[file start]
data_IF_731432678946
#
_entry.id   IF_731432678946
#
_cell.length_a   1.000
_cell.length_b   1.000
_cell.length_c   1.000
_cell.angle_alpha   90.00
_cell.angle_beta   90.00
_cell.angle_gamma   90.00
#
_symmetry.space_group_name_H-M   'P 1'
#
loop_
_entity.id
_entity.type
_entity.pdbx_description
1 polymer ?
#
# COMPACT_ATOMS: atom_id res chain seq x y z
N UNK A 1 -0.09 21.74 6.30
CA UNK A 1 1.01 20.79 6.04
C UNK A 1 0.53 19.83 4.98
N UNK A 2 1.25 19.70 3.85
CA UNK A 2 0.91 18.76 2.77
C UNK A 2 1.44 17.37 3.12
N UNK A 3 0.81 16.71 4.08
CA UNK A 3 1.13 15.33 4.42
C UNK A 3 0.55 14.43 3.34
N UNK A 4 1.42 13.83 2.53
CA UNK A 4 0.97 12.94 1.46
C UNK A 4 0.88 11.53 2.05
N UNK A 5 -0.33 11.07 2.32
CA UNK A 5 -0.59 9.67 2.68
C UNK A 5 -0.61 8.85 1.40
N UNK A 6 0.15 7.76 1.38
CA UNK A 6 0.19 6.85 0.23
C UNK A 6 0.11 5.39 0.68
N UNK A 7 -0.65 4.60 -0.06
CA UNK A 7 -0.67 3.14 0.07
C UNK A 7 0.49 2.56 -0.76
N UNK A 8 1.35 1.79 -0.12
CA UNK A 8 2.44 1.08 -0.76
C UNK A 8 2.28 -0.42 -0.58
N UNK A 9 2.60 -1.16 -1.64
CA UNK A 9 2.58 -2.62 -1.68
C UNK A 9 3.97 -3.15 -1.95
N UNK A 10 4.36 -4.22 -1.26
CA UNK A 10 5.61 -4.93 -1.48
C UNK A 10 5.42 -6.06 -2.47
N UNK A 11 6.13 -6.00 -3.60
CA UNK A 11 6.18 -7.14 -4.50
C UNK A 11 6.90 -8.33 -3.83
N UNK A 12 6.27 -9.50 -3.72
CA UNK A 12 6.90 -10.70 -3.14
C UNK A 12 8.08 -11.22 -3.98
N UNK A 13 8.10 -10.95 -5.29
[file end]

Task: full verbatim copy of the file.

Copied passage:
data_IF_731432678946
#
_entry.id   IF_731432678946
#
_cell.length_a   1.000
_cell.length_b   1.000
_cell.length_c   1.000
_cell.angle_alpha   90.00
_cell.angle_beta   90.00
_cell.angle_gamma   90.00
#
_symmetry.space_group_name_H-M   'P 1'
#
loop_
_entity.id
_entity.type
_entity.pdbx_description
1 polymer ?
#
# COMPACT_ATOMS: atom_id res chain seq x y z
N UNK A 1 -0.09 21.74 6.30
CA UNK A 1 1.01 20.79 6.04
C UNK A 1 0.53 19.83 4.98
N UNK A 2 1.25 19.70 3.85
CA UNK A 2 0.91 18.76 2.77
C UNK A 2 1.44 17.37 3.12
N UNK A 3 0.81 16.71 4.08
CA UNK A 3 1.13 15.33 4.42
C UNK A 3 0.55 14.43 3.34
N UNK A 4 1.42 13.83 2.53
CA UNK A 4 0.97 12.94 1.46
C UNK A 4 0.88 11.53 2.05
N UNK A 5 -0.33 11.07 2.32
CA UNK A 5 -0.59 9.67 2.68
C UNK A 5 -0.61 8.85 1.40
N UNK A 6 0.15 7.76 1.38
CA UNK A 6 0.19 6.85 0.23
C UNK A 6 0.11 5.39 0.68
N UNK A 7 -0.65 4.60 -0.06
CA UNK A 7 -0.67 3.14 0.07
C UNK A 7 0.49 2.56 -0.76
N UNK A 8 1.35 1.79 -0.12
CA UNK A 8 2.44 1.08 -0.76
C UNK A 8 2.28 -0.42 -0.58
N UNK A 9 2.60 -1.16 -1.64
CA UNK A 9 2.58 -2.62 -1.68
C UNK A 9 3.97 -3.15 -1.95
N UNK A 10 4.36 -4.22 -1.26
CA UNK A 10 5.61 -4.93 -1.48
C UNK A 10 5.42 -6.06 -2.47
N UNK A 11 6.13 -6.00 -3.60
CA UNK A 11 6.18 -7.14 -4.50
C UNK A 11 6.90 -8.33 -3.83
N UNK A 12 6.27 -9.50 -3.72
CA UNK A 12 6.90 -10.70 -3.14
C UNK A 12 8.08 -11.22 -3.98
N UNK A 13 8.10 -10.95 -5.29